On 12 June 2020, LOFAR celebrates its 10th anniversary. Ten years to the day ago, Queen Beatrix of the Netherlands inaugurated the telescope and witnessed the signing of the Memorandum of Understanding with the international partners. The LOFAR telescope is the world’s largest low-frequency instrument and is one of the pathfinders of the Square Kilometre Array (SKA), which is currently being developed. Throughout its ten years of operation, LOFAR has made some amazing discoveries. It has been a key part of groundbreaking research and development, both in astronomy and engineering. 

Operating six international LOFAR stations, hosting a large part of the instrument’s long-term archive and providing computing resources on the JUWELS supercomputer at the FZ Jülich, GLOW member institutes have since the beginning been a key partner in developing the array and participated in many of the pioneering research projects. You can find some of the recent achievements on our Science Highlights page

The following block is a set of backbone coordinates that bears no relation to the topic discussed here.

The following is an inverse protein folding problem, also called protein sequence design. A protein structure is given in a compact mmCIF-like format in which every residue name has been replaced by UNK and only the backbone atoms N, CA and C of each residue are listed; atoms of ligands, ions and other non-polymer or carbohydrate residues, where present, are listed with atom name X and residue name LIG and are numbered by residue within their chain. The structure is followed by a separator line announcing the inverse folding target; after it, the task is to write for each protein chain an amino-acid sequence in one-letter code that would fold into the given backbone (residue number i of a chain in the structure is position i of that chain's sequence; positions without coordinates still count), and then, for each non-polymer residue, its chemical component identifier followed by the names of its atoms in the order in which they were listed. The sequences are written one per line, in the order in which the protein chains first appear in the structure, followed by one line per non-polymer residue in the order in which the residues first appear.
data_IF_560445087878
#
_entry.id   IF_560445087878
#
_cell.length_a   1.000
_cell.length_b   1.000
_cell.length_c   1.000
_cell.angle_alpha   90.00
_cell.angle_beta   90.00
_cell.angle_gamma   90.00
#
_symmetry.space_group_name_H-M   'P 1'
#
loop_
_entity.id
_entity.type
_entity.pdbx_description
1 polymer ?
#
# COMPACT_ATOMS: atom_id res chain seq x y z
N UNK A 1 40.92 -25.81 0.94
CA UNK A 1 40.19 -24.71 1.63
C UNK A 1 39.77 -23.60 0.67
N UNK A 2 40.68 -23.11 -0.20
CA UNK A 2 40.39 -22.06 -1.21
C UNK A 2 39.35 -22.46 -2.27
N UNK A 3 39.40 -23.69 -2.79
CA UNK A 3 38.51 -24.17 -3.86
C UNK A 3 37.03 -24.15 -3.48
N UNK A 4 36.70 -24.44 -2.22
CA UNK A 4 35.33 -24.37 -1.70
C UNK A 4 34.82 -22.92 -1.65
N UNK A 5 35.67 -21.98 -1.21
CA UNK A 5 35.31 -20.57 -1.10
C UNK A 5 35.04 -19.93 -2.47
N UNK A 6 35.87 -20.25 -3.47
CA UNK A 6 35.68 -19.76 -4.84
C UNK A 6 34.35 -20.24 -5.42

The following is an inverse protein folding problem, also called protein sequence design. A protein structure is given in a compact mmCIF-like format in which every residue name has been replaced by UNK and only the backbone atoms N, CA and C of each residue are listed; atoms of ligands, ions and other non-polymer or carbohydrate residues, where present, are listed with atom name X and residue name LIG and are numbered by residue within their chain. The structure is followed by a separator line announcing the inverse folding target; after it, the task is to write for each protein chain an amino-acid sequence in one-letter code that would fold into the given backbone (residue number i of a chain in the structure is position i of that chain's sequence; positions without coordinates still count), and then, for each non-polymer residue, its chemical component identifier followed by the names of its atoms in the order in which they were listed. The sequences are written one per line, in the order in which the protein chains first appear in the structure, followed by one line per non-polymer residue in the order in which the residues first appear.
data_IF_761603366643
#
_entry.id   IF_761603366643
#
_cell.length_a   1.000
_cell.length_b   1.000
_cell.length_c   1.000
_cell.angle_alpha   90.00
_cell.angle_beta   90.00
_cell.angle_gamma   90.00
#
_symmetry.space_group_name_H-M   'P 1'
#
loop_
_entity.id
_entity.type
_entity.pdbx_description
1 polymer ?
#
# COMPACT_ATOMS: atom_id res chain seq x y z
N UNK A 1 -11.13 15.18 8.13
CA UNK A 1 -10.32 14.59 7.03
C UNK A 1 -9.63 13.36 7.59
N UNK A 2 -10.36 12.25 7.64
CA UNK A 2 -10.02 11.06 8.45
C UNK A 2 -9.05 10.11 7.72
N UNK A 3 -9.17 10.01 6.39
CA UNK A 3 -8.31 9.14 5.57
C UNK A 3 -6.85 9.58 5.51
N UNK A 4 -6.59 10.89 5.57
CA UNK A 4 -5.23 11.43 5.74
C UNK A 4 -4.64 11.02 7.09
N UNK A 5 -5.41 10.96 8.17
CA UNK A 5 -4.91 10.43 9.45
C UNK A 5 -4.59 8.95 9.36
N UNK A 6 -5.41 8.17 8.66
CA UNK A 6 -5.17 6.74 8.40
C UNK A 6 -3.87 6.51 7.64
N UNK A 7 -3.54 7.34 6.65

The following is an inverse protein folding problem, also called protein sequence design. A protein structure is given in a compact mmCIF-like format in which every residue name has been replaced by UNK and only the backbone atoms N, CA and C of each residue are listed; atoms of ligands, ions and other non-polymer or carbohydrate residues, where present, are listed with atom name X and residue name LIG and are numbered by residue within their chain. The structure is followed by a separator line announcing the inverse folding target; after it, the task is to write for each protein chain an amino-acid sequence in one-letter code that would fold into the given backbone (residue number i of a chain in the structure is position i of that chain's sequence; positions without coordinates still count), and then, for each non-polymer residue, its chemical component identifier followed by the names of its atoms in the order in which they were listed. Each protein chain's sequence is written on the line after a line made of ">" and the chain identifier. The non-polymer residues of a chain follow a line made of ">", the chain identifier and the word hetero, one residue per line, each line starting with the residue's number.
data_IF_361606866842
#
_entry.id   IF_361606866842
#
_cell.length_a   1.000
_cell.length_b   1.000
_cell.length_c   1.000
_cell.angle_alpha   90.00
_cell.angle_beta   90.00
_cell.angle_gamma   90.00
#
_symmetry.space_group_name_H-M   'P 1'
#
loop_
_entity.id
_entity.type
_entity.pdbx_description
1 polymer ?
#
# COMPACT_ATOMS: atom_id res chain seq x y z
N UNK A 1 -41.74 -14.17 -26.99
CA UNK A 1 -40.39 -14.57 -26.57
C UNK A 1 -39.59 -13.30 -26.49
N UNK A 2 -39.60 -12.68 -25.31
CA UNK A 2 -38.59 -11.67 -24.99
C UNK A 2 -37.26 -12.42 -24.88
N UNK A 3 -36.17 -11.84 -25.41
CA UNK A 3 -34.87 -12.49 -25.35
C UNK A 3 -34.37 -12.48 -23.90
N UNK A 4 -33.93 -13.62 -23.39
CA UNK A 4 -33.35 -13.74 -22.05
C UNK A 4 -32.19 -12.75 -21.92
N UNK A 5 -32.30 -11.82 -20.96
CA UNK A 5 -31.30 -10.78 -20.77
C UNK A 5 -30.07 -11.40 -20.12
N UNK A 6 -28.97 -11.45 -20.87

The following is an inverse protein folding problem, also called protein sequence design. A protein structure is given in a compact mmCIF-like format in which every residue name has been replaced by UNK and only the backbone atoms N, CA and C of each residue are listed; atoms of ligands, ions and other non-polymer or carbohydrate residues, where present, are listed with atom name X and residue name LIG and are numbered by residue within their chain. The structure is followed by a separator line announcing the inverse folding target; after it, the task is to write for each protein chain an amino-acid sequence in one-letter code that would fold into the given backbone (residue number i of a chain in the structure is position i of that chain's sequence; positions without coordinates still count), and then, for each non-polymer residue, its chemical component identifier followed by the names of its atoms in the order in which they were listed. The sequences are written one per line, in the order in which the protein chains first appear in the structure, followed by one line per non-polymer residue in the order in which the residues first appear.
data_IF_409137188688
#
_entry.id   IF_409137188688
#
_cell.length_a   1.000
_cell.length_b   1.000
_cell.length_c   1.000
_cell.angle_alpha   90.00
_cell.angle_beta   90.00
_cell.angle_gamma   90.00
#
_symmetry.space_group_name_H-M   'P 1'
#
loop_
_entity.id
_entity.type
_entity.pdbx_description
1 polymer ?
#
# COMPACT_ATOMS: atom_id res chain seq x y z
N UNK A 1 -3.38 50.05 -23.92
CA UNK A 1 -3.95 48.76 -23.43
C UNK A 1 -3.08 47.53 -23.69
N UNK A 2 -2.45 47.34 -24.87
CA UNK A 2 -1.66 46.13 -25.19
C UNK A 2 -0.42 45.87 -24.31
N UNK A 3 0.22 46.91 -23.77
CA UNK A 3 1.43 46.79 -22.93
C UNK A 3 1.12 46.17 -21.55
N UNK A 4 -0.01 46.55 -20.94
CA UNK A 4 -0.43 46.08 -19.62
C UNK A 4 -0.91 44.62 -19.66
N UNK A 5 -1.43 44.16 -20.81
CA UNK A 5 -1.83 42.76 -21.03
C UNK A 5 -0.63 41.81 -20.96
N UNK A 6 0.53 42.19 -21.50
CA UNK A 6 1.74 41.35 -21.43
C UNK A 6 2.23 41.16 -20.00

Crucial for the German participation was BMBF funding via the “Verbundforschung für erdgebundene Astrophysik’’ as well as substantial contribution by the Max-Planck society, the Thuringian state observatory and a number of universities.

LOFAR is not getting old, its next level is currently under development. Framed as LOFAR 2.0, the telescope is going to increase its efficiency and sensitivity to remain the leading low-frequency telescope with unmatched angular resolution for the next decade.

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